US 3036010 A
Description (OCR text may contain errors)
United States Patent France No Drawing. Filed June 12, 1959, Ser. No. 819,809 Claims priority, application France July 1, 1958 1 Claim. (Cl. 252-63) The present invention concerns insulating oils having improved stability. Such insulating oils are used, for ex ample, in transformers, condensers and filled or hollow cables.
The stability of insulating oils depends partly on the chemical constitution and molecular weight of the oil, and partly on the stresses to which it is subjected. Thus the instability of the oils is accentuated when the strength of the electric field, the frequency of the electric current, and/or the temperature are increased.
Insulating oils commonly employed for transformers, for instance, are subjected to considerable dielectric stresses. Under such conditions the oils tend to liberate gas, the accumulation of which may cause deformation in the cables and the risk of explosion in the transformers; the resistance of the oils to oxidation is also lessened.
It has now been found that insulating oils comprising mineral oil and at least one alkylbenzene possess improved stability against liberation of gas and good resistance to oxidation.
The alkylbenzenes may be prepared by reacting an olefin, preferably a straight or branched chain aliphatic olefin having 8 to 30 carbon atoms, with benzene in the presence of a catalyst such as AlCl AlBr BB, and HF. A particularly preferred product is obtained by reacting benzene with the tetramer of propylene, the product preferably having a boiling point between 290 and 395 C.
3,036,010 Patented May 22, 1962 The insulating oils of the present invention may also contain other additives such as antioxidants.
The following example will better show the scope and importance of the invention. The product A used in the example was a narrow-cut fraction (boiling from 320 to 395 C.), out from the wider boiling fraction (270 to 395 C.) obtained by alkylating benzene with propylene tetramer. The oil A referred to below was a technical white oil obtained by treating mineral oil with oleurn; oil B was an insulating oil obtained by treatrnent of mineral oil with sulphuric acid, and which was specially designed for hollow cables with oil circulation and for condensers.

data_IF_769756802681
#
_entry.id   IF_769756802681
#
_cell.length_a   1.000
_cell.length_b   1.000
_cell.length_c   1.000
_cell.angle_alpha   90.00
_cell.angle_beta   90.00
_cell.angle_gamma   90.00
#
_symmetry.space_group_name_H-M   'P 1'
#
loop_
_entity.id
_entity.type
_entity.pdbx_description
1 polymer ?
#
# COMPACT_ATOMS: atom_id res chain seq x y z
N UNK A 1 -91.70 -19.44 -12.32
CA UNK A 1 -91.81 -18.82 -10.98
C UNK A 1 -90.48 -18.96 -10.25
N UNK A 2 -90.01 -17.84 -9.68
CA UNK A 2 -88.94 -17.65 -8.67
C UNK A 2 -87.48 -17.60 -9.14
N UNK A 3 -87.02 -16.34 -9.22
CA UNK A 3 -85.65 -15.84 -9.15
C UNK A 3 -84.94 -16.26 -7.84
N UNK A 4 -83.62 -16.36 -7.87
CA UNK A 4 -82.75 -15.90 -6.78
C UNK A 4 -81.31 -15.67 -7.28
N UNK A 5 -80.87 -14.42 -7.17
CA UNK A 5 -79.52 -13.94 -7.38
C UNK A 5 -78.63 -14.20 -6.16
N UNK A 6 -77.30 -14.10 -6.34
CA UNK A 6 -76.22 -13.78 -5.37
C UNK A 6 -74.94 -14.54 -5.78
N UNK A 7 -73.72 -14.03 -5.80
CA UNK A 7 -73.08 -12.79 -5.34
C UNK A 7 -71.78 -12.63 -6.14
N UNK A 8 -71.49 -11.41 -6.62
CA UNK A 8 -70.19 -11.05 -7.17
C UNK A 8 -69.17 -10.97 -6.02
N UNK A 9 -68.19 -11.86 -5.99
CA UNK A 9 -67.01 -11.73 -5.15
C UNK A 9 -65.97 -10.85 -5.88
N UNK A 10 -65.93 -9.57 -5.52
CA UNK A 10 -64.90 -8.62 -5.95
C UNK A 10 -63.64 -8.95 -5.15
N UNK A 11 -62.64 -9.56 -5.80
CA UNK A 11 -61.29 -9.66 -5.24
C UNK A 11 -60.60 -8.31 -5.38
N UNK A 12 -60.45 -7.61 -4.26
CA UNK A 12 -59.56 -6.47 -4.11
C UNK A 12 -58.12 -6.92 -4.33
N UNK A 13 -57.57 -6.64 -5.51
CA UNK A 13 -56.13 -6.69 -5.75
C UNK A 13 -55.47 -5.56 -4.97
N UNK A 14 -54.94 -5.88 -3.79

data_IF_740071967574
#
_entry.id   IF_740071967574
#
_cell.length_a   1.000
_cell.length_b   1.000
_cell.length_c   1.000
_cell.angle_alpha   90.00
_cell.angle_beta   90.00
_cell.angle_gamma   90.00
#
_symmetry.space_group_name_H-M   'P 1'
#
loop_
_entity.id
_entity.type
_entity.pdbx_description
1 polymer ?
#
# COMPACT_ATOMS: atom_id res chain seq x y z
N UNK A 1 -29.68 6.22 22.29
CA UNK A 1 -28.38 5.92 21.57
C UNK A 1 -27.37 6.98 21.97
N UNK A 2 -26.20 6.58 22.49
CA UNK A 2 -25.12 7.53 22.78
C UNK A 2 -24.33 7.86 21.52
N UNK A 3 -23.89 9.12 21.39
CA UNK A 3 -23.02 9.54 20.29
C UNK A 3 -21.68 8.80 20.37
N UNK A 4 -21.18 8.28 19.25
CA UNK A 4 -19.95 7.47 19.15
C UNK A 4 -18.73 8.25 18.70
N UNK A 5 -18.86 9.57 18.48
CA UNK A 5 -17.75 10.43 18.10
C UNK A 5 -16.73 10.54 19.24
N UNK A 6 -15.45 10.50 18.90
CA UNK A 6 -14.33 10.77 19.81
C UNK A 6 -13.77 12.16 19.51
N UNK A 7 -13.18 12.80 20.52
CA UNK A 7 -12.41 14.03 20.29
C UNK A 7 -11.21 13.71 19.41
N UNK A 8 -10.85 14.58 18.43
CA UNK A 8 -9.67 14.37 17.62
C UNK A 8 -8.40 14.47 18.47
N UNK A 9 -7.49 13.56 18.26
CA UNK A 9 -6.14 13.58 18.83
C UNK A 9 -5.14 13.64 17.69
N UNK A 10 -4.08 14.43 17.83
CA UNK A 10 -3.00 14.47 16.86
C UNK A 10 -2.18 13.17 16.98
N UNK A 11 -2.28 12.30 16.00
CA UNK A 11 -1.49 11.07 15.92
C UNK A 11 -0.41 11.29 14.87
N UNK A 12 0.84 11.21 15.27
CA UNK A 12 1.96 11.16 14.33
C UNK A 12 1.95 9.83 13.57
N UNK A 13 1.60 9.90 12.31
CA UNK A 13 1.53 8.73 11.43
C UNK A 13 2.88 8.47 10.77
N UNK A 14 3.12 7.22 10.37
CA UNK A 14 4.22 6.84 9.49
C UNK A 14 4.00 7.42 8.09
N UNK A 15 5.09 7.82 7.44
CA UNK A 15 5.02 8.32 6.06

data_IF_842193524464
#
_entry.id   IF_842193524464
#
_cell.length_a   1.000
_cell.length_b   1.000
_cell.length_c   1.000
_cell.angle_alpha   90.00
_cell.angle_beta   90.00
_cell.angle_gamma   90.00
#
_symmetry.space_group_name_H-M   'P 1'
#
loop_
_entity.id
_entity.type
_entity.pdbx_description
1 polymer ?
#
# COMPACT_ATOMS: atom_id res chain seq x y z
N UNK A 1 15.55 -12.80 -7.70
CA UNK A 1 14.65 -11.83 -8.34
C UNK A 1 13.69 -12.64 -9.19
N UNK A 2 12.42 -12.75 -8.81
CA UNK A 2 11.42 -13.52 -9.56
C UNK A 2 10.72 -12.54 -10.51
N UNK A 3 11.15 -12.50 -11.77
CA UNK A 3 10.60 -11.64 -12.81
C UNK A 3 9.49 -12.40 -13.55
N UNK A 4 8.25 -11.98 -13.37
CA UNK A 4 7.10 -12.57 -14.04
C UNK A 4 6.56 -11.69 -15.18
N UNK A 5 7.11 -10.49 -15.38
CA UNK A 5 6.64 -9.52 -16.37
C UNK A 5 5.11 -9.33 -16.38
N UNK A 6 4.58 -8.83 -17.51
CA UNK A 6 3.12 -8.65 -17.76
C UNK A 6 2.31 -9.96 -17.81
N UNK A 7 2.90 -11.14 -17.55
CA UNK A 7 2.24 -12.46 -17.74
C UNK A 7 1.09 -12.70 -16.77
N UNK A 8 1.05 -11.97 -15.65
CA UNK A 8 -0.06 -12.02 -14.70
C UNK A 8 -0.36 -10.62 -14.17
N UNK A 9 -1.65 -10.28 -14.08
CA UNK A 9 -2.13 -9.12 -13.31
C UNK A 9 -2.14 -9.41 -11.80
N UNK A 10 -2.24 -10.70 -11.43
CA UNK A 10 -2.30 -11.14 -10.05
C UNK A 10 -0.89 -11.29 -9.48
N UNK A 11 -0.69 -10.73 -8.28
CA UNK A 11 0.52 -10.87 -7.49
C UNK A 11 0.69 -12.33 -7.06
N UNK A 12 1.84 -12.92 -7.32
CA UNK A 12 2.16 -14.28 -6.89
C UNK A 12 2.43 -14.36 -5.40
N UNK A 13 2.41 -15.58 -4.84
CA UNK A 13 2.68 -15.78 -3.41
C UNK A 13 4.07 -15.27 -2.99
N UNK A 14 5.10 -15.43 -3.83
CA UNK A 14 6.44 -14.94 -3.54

Example Hydrogen adsorption tests have been carried out by the Pirelli method which consists of measuring the amount of hydrogen adsorbed or given ofi as a function of the time of the test conducted at C. under the following conditions:
18 cm. of oil saturated with hydrogen and surmounted by an atmosphere of hydrogen is subjected in a glass cell to an alternating electric field of 12,000 volts. The liberation of hydrogen is followed by the movement of the oil in a lateral glass tube. After the establishment of the heat balance the field is established between the two electrodes traversing and surrounding the cell and the adsorption or the release of gas is followed as a time function.
Insulating Oil Volume of hydrogen in cc. liberated or adsorbed according to the length of test in minutes OilA 0.3 0.32 0.1 0.7 50% oil A+50% proda +1 1 uct A- 0.5 -0.9 -1.1 --1.3 011B 0. 15 --0. 25 0. 5 0. 8 0. 95 90% oil B+10% prodnot A -0. 45 0. 6 0. 75 0. 95
This table shows that:
A suitable product may have, for example, the following characteristics.
The mineral oil to which the alkylbenzenes are may have the following characteristics.
added This table shows that:
By adding 50% of the product A to oil A, an insulating composition is obtained which has a high capacity for hydrogen adsorption.
By adding only 10% of product A to oil B, its adsorption capacity is increased and, after 135 minutes, has risen from 0.8 to 0.95 cc. viz. an increase of nearly 20%.
Further tests were conducted according to the Swiss ofiicial method (Swiss Electricians Association) for measuring the stability to oxidation of insulating oils.
It was found that the addition of product A resulted in a diminution in the increase of acid number and deposit formation over an extended period of time.
3 4 The following results were obtained. 7
72 Hours 168 Hours Oil Coloui- Acid Num- Deposits in sol. in Cotton Colour- Acid num- Deposits in $01. in Cotton.
ation. ber. pefiroleum ation. her. 7 pet. ether.
2. OilB Bright 0.084 0803. 0 Dark 0.196 0.057 0.
Red. Red. 90%0i1B+10%productA do 0084 0,000 0 -d0 0.168 0.041 0.
1 Decrease in mechanical resistance of cotton thread plunged in oil throughout test.
What is claimed is: References Cited in the file of this patent An insulating oil comprising a major proportion of 15 UNITED STATES FATENTS mineral oil having a viscosity of from 72 to 10 'centistokes' i r r O at 50 c. and about 5 w 10% by Weight of an a1kyl ben- 335 2 32 Sept 20 1932 H V 3, es M3129, 1937 zene produced by reacting benzene with propylene te- 2112735 Clark; Man 29 1938 tramer and recovering a material having a boiling point I 2:477:332 Lewis July 1949 of about 290 to 395 C. and wherein said insulating oil 20 2 33 543 ,Dcan et 1 Sept, 7 1954 has a greater tendeneyto adsorb hydrogen gas than said 2,810,769 r Sanford et a1 Oct. 22, 1957 mineral oil when subjected to dielectric stress.
2,810,770 7 Sanford et a1 Oct. 22, 1957